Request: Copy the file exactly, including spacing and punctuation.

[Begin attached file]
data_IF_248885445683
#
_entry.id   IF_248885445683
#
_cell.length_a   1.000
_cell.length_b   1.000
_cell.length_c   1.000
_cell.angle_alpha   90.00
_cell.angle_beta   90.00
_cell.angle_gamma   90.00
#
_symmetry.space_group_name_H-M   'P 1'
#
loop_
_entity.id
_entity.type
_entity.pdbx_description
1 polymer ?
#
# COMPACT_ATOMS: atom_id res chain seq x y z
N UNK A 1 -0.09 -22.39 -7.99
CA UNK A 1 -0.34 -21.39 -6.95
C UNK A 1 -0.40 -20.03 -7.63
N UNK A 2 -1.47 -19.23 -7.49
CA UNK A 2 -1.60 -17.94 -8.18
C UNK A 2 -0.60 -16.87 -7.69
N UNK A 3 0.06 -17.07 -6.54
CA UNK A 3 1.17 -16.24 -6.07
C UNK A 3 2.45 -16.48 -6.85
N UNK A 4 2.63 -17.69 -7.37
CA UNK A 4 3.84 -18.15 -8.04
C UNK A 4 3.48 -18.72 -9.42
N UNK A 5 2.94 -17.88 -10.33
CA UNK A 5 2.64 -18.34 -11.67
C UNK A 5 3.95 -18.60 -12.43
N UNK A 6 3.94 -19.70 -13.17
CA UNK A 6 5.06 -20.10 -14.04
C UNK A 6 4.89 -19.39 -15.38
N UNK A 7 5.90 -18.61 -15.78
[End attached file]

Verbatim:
data_IF_248885445683
#
_entry.id   IF_248885445683
#
_cell.length_a   1.000
_cell.length_b   1.000
_cell.length_c   1.000
_cell.angle_alpha   90.00
_cell.angle_beta   90.00
_cell.angle_gamma   90.00
#
_symmetry.space_group_name_H-M   'P 1'
#
loop_
_entity.id
_entity.type
_entity.pdbx_description
1 polymer ?
#
# COMPACT_ATOMS: atom_id res chain seq x y z
N UNK A 1 -0.09 -22.39 -7.99
CA UNK A 1 -0.34 -21.39 -6.95
C UNK A 1 -0.40 -20.03 -7.63
N UNK A 2 -1.47 -19.23 -7.49
CA UNK A 2 -1.60 -17.94 -8.18
C UNK A 2 -0.60 -16.87 -7.69
N UNK A 3 0.06 -17.07 -6.54
CA UNK A 3 1.17 -16.24 -6.07
C UNK A 3 2.45 -16.48 -6.85
N UNK A 4 2.63 -17.69 -7.37
CA UNK A 4 3.84 -18.15 -8.04
C UNK A 4 3.48 -18.72 -9.42
N UNK A 5 2.94 -17.88 -10.33
CA UNK A 5 2.64 -18.34 -11.67
C UNK A 5 3.95 -18.60 -12.43
N UNK A 6 3.94 -19.70 -13.17
CA UNK A 6 5.06 -20.10 -14.04
C UNK A 6 4.89 -19.39 -15.38
N UNK A 7 5.90 -18.61 -15.78